The Second Sex
1984
1984
Delta of Venus
Delta of Venus
A Room of one's own
A Room of One’s Own
War and Peace is the 1869 novel by Russian author Leo Tolstoy. It is regarded as a classic of world literature. (The novel chronicles the French invasion of Russia and the impact of the Napoleonic era on Tsarist society through the stories of five Russian aristocratic families.) Tolstoy said War and Peace is "not a novel, even less is it a poem, and still less a historical chronicle." Tolstoy regarded Anna Karenina as his first true novel.
War and Peace
The Trial, by Franz Kafka (1914 [1925]) -- A terrifying psychological trip into the life of one Joseph K., an ordinary man who wakes up one day to find himself accused of a crime he did not commit, a crime whose nature is never revealed to him. Once arrested, he is released, but must report to court on a regular basis--an event that proves maddening, as nothing is ever resolved. As he grows more uncertain of his fate, his personal life--including work at a bank and his relations with his landlady and a young woman who lives next door--becomes increasingly unpredictable. As K. tries to gain control, he succeeds only in accelerating his own excruciating downward spiral.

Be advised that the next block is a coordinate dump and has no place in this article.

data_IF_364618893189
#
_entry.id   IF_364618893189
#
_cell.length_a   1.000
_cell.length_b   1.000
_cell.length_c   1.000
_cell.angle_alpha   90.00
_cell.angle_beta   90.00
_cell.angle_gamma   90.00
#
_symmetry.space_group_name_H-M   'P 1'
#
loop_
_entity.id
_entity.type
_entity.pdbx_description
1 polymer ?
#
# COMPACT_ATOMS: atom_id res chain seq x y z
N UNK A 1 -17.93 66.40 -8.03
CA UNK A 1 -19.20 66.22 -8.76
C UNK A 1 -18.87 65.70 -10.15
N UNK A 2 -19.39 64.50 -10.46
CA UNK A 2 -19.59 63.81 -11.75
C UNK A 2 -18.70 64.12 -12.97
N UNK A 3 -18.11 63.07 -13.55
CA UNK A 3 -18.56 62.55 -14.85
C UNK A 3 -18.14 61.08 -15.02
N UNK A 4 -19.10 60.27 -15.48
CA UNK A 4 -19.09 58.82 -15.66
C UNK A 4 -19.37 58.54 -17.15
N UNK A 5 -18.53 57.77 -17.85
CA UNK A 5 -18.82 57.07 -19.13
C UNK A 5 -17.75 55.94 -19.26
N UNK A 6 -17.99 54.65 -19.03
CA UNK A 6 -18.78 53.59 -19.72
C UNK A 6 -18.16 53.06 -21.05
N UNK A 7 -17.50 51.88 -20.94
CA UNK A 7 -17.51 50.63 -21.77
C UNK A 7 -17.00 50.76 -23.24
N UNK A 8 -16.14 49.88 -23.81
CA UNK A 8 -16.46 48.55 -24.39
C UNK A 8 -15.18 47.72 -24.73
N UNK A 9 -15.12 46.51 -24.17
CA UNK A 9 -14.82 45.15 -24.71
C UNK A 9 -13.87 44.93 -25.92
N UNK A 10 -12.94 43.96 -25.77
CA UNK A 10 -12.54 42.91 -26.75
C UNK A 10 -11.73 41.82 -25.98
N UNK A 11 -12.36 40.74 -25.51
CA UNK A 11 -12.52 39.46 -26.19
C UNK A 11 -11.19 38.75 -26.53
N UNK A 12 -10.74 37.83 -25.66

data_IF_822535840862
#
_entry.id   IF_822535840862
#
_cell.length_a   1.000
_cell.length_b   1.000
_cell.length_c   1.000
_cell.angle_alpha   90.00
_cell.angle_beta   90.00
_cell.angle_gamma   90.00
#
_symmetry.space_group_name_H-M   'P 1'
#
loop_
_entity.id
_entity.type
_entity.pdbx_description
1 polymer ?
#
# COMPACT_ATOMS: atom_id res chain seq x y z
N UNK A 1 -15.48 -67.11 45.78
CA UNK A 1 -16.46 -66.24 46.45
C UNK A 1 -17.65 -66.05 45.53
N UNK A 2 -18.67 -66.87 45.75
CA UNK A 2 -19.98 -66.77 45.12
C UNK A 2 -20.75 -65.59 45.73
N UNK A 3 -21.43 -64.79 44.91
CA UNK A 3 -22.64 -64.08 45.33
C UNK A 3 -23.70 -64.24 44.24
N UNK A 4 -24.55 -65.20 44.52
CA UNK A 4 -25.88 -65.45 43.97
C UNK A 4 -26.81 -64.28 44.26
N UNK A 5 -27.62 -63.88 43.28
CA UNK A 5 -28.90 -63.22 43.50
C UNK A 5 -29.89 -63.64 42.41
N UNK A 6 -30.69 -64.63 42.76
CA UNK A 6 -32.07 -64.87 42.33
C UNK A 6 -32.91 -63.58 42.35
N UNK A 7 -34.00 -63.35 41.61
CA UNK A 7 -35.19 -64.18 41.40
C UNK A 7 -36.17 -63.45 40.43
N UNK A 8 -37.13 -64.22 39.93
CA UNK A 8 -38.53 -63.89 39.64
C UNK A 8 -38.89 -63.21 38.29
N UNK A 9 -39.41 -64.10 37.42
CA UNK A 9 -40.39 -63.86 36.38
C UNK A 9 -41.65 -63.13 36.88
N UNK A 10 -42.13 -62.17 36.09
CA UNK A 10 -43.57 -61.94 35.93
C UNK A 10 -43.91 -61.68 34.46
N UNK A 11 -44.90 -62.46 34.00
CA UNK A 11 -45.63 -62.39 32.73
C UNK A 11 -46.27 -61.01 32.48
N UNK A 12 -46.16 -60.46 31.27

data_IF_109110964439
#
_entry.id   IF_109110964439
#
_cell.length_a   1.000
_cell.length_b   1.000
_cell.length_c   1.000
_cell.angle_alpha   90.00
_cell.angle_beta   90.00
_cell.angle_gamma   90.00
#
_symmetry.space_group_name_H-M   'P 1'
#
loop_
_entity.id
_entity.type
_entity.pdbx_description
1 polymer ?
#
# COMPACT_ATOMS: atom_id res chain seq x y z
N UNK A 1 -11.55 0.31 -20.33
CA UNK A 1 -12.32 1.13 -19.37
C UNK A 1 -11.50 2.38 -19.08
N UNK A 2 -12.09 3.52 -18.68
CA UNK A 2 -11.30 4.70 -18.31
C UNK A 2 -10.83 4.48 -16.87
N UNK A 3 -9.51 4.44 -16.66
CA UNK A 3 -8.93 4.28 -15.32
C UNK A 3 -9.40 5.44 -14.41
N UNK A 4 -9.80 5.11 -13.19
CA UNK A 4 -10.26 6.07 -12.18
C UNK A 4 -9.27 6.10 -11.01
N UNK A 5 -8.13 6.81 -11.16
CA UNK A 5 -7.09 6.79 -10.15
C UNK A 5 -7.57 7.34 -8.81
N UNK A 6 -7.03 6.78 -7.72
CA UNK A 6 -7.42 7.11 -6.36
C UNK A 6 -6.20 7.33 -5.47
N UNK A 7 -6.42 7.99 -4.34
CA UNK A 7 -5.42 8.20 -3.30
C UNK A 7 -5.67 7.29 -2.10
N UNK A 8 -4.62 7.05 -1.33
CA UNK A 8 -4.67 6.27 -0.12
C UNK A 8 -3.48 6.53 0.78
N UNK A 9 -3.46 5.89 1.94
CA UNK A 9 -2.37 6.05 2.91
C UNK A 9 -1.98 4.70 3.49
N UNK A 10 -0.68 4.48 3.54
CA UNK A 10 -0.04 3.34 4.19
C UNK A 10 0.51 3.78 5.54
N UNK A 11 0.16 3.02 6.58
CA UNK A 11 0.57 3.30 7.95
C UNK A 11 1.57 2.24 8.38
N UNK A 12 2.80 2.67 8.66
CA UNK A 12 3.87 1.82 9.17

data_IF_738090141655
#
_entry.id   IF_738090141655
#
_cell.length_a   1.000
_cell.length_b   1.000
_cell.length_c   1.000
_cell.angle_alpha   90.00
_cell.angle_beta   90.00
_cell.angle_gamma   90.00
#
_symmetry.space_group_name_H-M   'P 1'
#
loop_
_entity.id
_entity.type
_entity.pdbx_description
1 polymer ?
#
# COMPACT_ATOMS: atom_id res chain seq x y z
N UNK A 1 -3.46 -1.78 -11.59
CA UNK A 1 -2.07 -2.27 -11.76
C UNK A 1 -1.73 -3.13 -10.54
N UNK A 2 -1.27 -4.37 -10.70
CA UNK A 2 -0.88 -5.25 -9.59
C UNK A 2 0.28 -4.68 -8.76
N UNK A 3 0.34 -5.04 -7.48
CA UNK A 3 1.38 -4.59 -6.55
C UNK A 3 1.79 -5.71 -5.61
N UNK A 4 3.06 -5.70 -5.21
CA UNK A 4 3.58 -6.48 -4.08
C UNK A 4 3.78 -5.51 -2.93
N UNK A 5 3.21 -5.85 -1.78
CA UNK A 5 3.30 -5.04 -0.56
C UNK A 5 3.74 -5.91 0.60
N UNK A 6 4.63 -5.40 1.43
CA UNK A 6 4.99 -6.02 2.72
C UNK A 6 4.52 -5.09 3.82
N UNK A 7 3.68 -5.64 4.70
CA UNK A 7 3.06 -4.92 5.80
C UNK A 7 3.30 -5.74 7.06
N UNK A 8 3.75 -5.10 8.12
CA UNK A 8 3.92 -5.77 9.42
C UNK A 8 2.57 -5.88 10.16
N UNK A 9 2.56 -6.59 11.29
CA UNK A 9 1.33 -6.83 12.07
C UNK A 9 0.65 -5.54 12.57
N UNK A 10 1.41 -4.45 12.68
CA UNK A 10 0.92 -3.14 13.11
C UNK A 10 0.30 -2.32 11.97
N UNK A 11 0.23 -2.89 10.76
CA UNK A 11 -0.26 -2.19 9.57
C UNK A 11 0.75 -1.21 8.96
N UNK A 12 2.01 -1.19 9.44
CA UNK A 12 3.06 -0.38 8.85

The Trial
Brave New World (1932) is a dystopian novel by English author Aldous Huxley. Set in a futuristic World State, whose citizens are environmentally engineered into an intelligence-based social hierarchy, the novel anticipates huge scientific advancements in reproductive technology, sleep-learning, psychological manipulation and classical conditioning that are combined to make a dystopian society which is challenged by only a single individual: the story's protagonist (one Bernard Marx). In 1999, the Modern Library ranked Brave New World at number five on its list of the 100 best English-language novels of the 20th c.